Australia’s national interest is best served by excluding magnetite from the Minerals Resource Rent Tax (MRRT), or Mining Tax.
Magnetite ore is of little value in its unprocessed state. Unlike hematite iron ore (or Direct Shipping Ore, DSO), magnetite ore has a lower iron content and requires more complex processing so that it can be converted into concentrate or pellets before being exported to steel mills overseas.
Under the proposed MRRT, the magnetite sector is likely to generate little or no tax revenue because the Federal Government plans to value the ore at the point closest to its removal from the ground. In the words of our Federal Government leaders:
The new resource tax arrangement will apply to the value of the resource, rather than the value added by the miner.
Applying the MRRT to magnetite is likely to generate little or no revenue for the Commonwealth, while impacting negatively on the development of a new important industry for Australia.
It is only fair and consistent, therefore, that magnetite is excluded from the MRRT along with other commodities and mineral concentrate producers already granted an exemption on the basis of negligible tax liability.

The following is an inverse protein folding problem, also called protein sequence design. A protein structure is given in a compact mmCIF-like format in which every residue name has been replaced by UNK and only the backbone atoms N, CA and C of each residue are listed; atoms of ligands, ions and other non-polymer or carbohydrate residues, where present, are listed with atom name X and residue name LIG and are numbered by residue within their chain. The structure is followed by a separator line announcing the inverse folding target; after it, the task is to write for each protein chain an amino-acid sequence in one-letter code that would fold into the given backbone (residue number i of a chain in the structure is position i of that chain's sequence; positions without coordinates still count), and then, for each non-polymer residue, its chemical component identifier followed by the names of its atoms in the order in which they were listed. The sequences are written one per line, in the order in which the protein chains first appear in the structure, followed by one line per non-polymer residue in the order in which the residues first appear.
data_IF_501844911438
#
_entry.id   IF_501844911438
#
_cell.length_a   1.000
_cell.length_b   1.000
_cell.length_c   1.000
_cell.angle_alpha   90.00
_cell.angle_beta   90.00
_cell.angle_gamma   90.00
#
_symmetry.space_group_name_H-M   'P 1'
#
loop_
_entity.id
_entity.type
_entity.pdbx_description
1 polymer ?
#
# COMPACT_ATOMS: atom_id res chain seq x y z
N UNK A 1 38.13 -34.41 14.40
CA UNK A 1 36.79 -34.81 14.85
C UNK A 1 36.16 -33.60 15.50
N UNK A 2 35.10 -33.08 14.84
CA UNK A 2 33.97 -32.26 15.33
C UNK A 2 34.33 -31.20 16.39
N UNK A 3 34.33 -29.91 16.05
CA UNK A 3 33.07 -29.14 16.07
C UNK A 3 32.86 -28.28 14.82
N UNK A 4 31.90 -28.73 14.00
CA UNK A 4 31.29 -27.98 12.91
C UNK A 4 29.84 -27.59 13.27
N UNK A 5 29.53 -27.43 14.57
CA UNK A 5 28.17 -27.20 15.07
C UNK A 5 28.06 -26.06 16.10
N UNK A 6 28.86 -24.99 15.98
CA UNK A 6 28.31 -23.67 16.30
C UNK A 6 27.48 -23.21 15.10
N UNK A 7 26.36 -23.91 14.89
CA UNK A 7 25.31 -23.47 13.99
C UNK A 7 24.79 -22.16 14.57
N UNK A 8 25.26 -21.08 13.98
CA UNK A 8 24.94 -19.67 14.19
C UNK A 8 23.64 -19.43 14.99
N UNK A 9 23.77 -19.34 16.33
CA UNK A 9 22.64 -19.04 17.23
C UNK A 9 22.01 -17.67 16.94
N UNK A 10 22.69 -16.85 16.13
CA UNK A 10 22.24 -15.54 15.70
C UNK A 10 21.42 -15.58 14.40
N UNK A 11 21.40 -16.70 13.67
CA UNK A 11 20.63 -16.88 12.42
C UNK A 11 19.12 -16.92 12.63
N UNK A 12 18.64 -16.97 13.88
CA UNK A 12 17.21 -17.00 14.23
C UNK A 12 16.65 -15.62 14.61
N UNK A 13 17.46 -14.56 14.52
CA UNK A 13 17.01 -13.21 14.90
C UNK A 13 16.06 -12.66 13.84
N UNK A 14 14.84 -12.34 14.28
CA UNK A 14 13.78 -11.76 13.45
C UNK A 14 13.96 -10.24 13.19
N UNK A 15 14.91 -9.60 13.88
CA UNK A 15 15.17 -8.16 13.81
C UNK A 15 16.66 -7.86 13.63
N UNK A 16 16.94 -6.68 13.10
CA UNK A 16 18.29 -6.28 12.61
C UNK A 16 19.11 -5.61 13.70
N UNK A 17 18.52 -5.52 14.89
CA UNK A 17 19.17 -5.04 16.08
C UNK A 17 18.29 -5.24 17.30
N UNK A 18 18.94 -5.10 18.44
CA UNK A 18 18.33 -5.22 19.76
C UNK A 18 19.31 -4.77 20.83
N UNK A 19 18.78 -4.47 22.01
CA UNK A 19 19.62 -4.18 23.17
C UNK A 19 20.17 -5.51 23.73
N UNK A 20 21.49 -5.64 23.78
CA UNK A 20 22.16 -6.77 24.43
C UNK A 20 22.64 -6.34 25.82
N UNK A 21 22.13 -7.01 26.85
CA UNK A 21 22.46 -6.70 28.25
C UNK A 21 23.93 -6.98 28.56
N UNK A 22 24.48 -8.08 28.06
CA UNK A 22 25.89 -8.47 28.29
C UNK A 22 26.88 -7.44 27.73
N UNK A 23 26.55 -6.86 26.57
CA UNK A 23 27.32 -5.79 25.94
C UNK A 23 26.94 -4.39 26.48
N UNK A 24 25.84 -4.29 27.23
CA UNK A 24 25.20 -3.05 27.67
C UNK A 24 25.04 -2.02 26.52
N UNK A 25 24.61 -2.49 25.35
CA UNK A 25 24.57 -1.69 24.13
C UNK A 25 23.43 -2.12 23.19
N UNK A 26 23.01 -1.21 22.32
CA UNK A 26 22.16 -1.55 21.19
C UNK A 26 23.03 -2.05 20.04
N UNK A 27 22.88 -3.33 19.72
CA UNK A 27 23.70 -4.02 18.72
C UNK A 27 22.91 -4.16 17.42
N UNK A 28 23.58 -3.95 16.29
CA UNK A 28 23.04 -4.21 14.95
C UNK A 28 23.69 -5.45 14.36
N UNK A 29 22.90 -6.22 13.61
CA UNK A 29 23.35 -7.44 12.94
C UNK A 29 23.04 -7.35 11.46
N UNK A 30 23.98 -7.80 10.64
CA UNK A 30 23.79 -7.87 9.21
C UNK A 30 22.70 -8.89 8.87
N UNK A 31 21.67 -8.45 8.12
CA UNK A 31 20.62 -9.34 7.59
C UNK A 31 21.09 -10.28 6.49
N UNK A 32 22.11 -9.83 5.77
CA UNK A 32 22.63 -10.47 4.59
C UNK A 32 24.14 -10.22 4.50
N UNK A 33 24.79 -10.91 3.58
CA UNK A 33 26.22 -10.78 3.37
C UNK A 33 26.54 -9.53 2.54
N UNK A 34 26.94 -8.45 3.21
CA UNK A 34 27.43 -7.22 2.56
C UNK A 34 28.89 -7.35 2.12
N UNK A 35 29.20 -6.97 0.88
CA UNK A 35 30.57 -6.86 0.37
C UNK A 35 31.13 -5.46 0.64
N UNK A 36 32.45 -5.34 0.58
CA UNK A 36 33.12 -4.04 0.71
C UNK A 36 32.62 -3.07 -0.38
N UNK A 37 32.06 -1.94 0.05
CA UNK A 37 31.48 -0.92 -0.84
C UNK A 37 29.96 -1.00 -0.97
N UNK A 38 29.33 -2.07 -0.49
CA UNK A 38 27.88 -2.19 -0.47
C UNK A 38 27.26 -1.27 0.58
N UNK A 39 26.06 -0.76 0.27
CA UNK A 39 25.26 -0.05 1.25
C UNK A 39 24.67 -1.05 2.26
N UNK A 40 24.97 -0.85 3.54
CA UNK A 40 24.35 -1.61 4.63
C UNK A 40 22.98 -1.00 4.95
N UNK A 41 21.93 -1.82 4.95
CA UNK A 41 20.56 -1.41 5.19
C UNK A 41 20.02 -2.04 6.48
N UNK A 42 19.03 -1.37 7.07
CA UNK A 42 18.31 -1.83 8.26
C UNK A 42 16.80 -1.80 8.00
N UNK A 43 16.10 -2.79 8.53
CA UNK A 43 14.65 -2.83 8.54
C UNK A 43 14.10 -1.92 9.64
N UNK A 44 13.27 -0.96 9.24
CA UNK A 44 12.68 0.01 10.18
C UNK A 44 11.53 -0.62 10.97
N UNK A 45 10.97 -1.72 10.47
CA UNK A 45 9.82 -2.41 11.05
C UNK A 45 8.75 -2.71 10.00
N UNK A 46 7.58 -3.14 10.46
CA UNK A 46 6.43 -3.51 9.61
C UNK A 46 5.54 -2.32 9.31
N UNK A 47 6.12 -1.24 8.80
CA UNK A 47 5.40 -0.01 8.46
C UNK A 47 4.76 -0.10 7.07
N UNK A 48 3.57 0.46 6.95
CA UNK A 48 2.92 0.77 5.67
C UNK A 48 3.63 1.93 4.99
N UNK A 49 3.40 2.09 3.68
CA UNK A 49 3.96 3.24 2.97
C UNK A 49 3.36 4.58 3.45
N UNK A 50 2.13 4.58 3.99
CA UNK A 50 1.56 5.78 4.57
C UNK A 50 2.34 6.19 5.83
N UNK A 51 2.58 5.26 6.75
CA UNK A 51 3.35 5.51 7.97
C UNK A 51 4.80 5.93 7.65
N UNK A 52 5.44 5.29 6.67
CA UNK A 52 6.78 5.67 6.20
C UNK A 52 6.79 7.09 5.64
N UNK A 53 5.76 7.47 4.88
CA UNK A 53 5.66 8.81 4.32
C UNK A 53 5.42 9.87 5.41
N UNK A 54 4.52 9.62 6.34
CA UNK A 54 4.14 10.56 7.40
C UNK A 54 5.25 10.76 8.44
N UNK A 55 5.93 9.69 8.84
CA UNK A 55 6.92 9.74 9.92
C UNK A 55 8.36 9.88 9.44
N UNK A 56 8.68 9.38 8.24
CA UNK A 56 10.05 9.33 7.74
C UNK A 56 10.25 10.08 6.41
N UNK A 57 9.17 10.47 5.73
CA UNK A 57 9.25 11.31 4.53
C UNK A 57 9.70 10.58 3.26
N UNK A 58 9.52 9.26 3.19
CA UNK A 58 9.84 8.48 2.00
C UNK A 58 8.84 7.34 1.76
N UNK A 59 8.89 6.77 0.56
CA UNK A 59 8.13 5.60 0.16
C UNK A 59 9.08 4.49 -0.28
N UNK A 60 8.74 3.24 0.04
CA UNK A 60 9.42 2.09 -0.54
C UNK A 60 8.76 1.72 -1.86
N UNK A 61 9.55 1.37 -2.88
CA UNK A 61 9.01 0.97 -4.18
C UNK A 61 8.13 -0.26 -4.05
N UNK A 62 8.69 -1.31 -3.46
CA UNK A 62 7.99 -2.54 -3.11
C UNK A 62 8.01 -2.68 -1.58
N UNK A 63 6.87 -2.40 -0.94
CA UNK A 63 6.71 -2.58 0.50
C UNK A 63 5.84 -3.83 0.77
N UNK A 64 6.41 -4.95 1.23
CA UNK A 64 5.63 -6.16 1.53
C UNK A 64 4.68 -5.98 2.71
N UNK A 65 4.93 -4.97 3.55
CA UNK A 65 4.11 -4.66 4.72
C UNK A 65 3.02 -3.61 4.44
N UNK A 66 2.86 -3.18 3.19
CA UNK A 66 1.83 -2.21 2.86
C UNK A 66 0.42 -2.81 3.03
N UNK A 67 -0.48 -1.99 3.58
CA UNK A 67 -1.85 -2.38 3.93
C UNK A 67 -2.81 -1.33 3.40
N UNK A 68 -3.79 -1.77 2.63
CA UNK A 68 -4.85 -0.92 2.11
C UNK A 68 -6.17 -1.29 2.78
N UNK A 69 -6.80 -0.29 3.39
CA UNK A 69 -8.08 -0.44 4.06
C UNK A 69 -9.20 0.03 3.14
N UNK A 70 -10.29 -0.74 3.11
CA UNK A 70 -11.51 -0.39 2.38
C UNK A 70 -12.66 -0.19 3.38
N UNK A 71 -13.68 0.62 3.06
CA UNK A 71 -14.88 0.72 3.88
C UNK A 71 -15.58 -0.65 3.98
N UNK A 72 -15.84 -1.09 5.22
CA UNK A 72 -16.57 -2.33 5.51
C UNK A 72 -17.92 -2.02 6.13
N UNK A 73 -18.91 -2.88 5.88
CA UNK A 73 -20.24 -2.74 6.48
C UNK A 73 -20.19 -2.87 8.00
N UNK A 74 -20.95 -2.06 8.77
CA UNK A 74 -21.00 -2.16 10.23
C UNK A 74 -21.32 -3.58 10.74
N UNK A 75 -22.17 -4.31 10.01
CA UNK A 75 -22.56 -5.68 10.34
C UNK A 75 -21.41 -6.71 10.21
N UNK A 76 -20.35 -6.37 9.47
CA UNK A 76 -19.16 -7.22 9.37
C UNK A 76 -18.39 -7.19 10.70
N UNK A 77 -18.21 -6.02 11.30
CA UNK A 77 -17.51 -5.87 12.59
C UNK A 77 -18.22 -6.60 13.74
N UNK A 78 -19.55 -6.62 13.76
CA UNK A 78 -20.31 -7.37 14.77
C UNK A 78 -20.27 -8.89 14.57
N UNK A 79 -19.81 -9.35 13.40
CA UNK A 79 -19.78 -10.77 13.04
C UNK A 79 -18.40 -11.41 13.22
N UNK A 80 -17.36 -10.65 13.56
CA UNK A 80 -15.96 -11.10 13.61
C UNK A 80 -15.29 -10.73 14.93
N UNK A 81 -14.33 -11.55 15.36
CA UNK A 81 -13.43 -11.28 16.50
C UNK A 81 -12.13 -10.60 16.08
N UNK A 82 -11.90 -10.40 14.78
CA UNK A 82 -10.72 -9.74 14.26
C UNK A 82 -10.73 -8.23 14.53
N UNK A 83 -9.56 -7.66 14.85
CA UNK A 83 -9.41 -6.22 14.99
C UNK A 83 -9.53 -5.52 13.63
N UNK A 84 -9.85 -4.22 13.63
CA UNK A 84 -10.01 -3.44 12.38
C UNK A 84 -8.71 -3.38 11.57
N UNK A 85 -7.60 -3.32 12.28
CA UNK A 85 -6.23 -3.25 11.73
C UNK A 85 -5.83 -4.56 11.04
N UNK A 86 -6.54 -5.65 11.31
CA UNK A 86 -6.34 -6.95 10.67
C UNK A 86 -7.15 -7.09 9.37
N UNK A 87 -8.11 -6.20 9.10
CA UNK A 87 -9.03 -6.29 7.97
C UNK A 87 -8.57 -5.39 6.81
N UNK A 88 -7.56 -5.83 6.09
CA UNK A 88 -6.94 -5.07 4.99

These commodities were not expected to pay significant amounts of resource rent tax, and excluding them will allow many companies to remain in their existing taxation regimes.
- Penalising an emerging value-adding regional-based industry
- Slowing down finance for massive capital expenditure projects that deliver economic stimulus
- A disincentive to an industry with lower emissions in steelmaking than traditional hematite ore
- Significant compliance costs for a negligible tax liability
- Threatening to undermine investor confidence at a time when producers are making decisions critical to the industry’s development
A distinction between magnetite and hematite iron ore is already in use in Western Australian royalty legislation and could be readily applied in excluding magnetite ore from the MRRT.
MagNet has also pointed out to decision-makers that it would be inequitable to include magnetite concentrate in the MRRT, while excluding all other mineral concentrate from the tax.
For more details, refer to the attached documents prepared by MagNet for stakeholders and decision-makers.
Nov 2010 Submission to Senate Select Committee on Mining Tax
Dec 2010 Supplementary submission to Senate Select Committee on Mining Tax
Nov 2010 Submission to Policy Transition Group on the Mining Tax
Jul 2011 Submission to Treasury on the Mining Tax
Oct 2011 Submission to Treasury on MRRT Bill 2011 Second Exposure Draft
Dec 2011 MagNet submission to Senate Committee on Economics on MRRT